The C-algorithms compute expected values by analyzing a sliding period of historical data, which is characteristic of an *Empirical Forecasting* method. This method decomposes the *Compute Expectation* task into several subtasks. First, seven consecutive observations from the recent history are retrieved to serve as baseline data. For C1, these are observations immediately preceding the current observation; C2 and C3 use baseline data separated from the current observation by two days. This difference can be encoded by manipulating the value of a configuration property of the *Database Query* method used to perform *Obtain Baseline Data* task, and such manipulation does not change the overall task structure, method selection, or procedural flow. The *Estimate Model Parameters* task for the C-algorithms entails computing a seven-day mean and standard deviation. None of the C-algorithms performs any data transformation, such as outlier removal, so the *Transform Data* task is not executed. The same is true for the *Forecast* task, since the baseline mean computed by a previous task is used directly as the expected value. The *Obtain Current Observation* task retrieves a single observation from the current test period.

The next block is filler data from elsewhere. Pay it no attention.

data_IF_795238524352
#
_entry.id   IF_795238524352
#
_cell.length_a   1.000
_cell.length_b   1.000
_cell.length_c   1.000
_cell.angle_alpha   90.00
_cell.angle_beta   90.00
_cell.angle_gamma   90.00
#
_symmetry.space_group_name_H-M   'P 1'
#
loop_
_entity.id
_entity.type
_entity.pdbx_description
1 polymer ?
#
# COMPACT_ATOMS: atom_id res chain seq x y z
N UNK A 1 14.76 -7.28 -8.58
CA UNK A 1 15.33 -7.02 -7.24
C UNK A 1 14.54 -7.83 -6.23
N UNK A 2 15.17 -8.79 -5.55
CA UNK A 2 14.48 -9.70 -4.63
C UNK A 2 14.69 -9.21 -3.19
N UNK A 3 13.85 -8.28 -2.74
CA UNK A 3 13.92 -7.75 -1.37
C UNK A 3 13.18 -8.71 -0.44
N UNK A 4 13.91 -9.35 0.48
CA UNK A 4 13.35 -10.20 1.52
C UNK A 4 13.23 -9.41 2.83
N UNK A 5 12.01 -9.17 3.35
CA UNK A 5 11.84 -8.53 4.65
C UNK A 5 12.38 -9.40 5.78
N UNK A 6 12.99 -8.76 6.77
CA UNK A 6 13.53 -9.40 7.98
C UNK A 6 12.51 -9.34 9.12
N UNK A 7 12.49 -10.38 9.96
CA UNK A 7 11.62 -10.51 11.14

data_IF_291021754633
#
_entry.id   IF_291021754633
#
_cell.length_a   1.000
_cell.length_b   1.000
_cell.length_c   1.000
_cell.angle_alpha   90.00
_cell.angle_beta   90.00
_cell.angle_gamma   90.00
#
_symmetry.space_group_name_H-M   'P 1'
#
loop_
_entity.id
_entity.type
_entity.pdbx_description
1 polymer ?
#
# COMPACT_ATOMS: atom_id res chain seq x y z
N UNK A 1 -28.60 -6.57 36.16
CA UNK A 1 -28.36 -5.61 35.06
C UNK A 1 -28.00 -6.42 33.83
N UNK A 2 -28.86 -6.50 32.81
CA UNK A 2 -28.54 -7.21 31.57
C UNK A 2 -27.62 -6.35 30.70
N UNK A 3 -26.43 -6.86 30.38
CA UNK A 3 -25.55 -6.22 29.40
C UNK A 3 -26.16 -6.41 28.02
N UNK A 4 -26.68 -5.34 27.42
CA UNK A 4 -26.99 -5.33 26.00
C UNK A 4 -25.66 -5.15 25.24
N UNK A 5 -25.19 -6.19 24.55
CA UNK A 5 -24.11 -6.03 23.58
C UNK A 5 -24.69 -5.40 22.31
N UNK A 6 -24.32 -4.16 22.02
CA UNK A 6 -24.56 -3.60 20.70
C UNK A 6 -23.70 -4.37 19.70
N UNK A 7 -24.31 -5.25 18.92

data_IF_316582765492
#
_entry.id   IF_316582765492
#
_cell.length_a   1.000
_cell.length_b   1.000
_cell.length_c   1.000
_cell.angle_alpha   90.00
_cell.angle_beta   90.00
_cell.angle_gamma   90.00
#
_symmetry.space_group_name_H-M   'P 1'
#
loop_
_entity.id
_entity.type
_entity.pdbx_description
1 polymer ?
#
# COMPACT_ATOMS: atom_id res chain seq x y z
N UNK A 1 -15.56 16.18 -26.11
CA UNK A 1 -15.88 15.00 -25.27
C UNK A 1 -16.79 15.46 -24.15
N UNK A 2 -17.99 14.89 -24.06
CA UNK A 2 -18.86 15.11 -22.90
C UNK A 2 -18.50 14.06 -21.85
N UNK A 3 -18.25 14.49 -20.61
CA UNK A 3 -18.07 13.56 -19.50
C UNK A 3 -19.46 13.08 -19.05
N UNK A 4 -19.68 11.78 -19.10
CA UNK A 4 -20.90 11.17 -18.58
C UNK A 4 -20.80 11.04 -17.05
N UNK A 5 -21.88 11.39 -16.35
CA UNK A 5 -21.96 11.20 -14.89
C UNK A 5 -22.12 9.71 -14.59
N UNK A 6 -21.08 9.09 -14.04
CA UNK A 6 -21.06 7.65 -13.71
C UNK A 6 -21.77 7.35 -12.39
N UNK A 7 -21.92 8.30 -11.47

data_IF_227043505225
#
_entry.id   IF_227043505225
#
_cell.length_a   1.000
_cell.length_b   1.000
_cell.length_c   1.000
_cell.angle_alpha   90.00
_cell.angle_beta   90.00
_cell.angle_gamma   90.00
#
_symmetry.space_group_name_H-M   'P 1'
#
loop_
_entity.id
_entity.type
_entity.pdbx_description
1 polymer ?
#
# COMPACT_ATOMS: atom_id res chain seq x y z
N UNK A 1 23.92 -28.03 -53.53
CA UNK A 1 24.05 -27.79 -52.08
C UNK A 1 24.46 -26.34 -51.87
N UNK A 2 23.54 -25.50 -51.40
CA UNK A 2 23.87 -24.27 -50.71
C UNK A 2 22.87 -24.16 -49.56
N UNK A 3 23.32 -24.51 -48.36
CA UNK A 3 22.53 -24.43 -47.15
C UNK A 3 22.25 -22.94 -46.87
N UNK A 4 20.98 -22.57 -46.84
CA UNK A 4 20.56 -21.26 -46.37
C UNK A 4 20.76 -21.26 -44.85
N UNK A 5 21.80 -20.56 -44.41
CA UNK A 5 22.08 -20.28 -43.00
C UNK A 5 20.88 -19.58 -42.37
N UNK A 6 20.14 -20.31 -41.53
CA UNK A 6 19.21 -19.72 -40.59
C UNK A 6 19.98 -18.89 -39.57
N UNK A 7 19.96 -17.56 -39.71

C-algorithms are defined as variants of single-sided cumulative summation, which implies that the current observation is replaced with the value of a cumulative sum by the *Compute Test Value* task. However, the computation of a test statistic for these algorithms is different from traditional cumulative summation: C1 and C2 use only the current observation, which makes them more similar to Shewhart charts than to a true CUSUM; the C3 algorithm sums two previous observations and the current one. A true cumulative sum, on the other hand, can be influenced by an infinite number of prior observations. To reflect this important distinction and to avoid confusion, we have labeled the method for computing a test statistic in C-family algorithms as *Partial Summation* and supplied it with a configuration property (depth-of-memory) to specify how many values are taken into account.

Finally, a primitive *Binary Alarm* method is used to make an alerting decision in the *Evaluate Test Value* task. This method compares the previously computed detection statistic (partial sum) to the value of the alerting threshold, specified as the number of standard deviations above the expected mean.

Figure b shows a data-flow diagram representing how subtasks of aberrancy detection using C-algorithms are interconnected. As adaptive algorithms, C1, C2 and C3 repeat all the steps listed above at each observation period. The figure displays flow within a single step of execution and does not reflect the adaptive nature of the algorithms. To represent step repetition in C-algorithms, we place all five tasks into an iteration container, a control structure responsible for supplying dynamically changing data and configuration information to the enclosed tasks and their methods. In this particular case, current date, which is needed by data query methods of both the Obtain Current Observation and the Obtain Baseline Data tasks, must change at each execution step.

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